Winners of the 2022 York Design Awards will be announced at an awards ceremony on Monday 4th July. Please save the date and join our mailing list to receive an invitation to this free event.

 

There will be a week-long exhibition of the award entries at York Explore library from 11 to 18 June. Visit the free exhibition and cast your vote for The Press People’s Choice Award and the Young People’s Award (under 18s only).

 

The Awards cover a wide range of categories including large and small residential development, commercial and public buildings, conservation and restoration projects and open spaces and are open to all projects completed in the last five years.
You can also join the York Design Awards Walking Trails on Friday 17 June, 6pm to 8pm and Saturday 18 June, 10am to 12 noon, as part of the York Festival of Ideas. Visit York Design Award-winning buildings from the first 13 years of the scheme. The free walking trails around the city centre reveal some stunning hidden gems developed and built by those aspiring to the highest quality of design. Tickets are available from 29th April at York Festival of Ideas, York Festival of Ideas.

 

If you would like to keep up to date about the York Design Awards, please sign up to our e-newsletter

 

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Winners Announced in 2016 York Design Awards

23 June 2016
Eleven buildings and open space developments in York last night saw their dedication to good design officially recognised as they picked up awards in the 2016 York Design Awards.
In a special invitation-only ceremony held at the University of York’s Ron Cooke Hub, itself a previous York Design Award winner, projects from across the city ranging from a small contemporary home extension to several of the city’s most high profile new buildings scooped awards. Developments in the seven main categories were considered by the independent panel of York Design Awards judges, with the Chair Julian Bicknell delivering the panel’s feedback on all 29 entries.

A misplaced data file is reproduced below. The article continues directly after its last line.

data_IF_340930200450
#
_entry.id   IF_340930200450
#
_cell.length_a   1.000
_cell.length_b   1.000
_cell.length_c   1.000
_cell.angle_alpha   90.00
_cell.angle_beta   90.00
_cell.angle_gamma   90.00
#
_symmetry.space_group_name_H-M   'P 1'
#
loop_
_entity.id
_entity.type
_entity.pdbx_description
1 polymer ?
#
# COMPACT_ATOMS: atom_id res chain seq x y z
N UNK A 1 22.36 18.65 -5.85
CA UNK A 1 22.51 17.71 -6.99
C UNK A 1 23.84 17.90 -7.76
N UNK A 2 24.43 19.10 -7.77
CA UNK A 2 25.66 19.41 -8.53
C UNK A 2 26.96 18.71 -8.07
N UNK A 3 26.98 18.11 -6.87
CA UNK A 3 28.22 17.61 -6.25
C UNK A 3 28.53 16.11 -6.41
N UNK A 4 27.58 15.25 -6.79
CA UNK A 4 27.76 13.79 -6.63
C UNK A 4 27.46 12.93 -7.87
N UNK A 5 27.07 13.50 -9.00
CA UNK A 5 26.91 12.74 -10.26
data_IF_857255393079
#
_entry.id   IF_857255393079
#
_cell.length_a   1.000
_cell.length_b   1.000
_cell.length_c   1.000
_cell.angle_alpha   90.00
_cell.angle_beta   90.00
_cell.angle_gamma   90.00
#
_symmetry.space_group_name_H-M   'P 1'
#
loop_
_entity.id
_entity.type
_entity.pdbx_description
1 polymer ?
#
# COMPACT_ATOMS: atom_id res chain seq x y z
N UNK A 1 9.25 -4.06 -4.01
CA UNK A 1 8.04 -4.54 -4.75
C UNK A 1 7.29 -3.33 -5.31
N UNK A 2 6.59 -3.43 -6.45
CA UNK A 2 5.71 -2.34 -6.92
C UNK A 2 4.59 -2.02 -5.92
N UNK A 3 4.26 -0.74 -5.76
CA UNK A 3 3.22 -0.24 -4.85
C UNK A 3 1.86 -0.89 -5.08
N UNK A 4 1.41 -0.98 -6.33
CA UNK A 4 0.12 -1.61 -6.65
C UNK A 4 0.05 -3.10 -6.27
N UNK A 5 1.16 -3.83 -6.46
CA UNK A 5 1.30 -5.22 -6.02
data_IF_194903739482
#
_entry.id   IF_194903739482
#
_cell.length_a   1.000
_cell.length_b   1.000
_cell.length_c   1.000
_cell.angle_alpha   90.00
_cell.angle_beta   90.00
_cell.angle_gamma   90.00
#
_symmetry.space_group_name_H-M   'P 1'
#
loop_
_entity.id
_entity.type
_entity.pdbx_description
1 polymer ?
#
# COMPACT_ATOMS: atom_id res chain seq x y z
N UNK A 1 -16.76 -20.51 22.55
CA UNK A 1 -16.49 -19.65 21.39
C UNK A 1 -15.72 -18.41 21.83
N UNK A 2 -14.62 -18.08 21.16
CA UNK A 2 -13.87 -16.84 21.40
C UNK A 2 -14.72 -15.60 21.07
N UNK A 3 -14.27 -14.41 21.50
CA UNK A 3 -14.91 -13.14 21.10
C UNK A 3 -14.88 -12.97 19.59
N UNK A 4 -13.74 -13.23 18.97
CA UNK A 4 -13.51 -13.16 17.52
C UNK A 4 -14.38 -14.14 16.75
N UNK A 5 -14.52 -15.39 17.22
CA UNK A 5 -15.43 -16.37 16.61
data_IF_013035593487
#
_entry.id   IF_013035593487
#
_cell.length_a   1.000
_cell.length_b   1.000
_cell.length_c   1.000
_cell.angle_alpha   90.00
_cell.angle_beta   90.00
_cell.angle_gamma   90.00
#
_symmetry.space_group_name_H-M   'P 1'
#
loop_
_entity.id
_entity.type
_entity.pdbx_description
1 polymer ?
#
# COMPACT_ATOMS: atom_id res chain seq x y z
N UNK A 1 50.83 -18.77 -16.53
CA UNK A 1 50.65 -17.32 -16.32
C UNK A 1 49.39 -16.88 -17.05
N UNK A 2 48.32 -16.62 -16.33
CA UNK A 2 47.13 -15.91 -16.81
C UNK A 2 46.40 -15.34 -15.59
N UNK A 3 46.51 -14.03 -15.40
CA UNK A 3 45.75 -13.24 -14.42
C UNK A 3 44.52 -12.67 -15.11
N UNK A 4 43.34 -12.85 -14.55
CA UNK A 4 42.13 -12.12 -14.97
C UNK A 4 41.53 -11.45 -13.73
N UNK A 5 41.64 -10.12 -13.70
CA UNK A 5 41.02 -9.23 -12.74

York Art Gallery was the big winner on the night, picking up an award in the Public and Community Large category plus the special Lord Mayor’s Award. City of York Council’s projects to redevelop Kings Square and Walmgate Bar also received awards in the categories for Open Space and Conservation and/or Renovation respectively.
Two of the newest large building developments in the city centre triumphed too, with striking new Hiscox Building on Peaseholme Green winning an award in the Commercial Large category and Student Castle on Walmgate picking up a Residential Large award
A variety of smaller projects were also recognised. In the Residential Small category, the owners and developers behind two unique private home extensions – the Shadow House on Fishergate and a property on Badger Wood Walk – received awards. Additionally, two unusual developments in the Commercial, Public and Community category particularly impressed the judges – awards were given for the new public conveniences and café on St Leonard’s Place and Your Bike Shed Cycle Café & Repair Workshop, both singled out for their ‘surprise factor’.
Completing the main award categories, the City Of York Council’s new Le Tour Way housing development received an award in the Residential Large category. The judges praised the architect and developer for delivering new homes for the city which far exceed the standards usually seen in a development of this kind.
The final award of the evening was The Press People’s Award, the only award voted for by the general public and readers of the York Press.  The newspapers assistant editor Stuart Martel presented this award to the developer of Hotel Indigo, a stylish new hotel on Walmgate.
Commenting on the 2016 awards, Chair of the York Design Awards, Janet Hopton, said: “On behalf of the organising committee, I would like to thank the judges, our sponsors and everyone who entered, with congratulations to the winners. Once again the variety of entries was extremely impressive and superb in quality – the judges did a fantastic job in arriving at their decision considering that all entries demonstrated a commitment to ‘good design’.”

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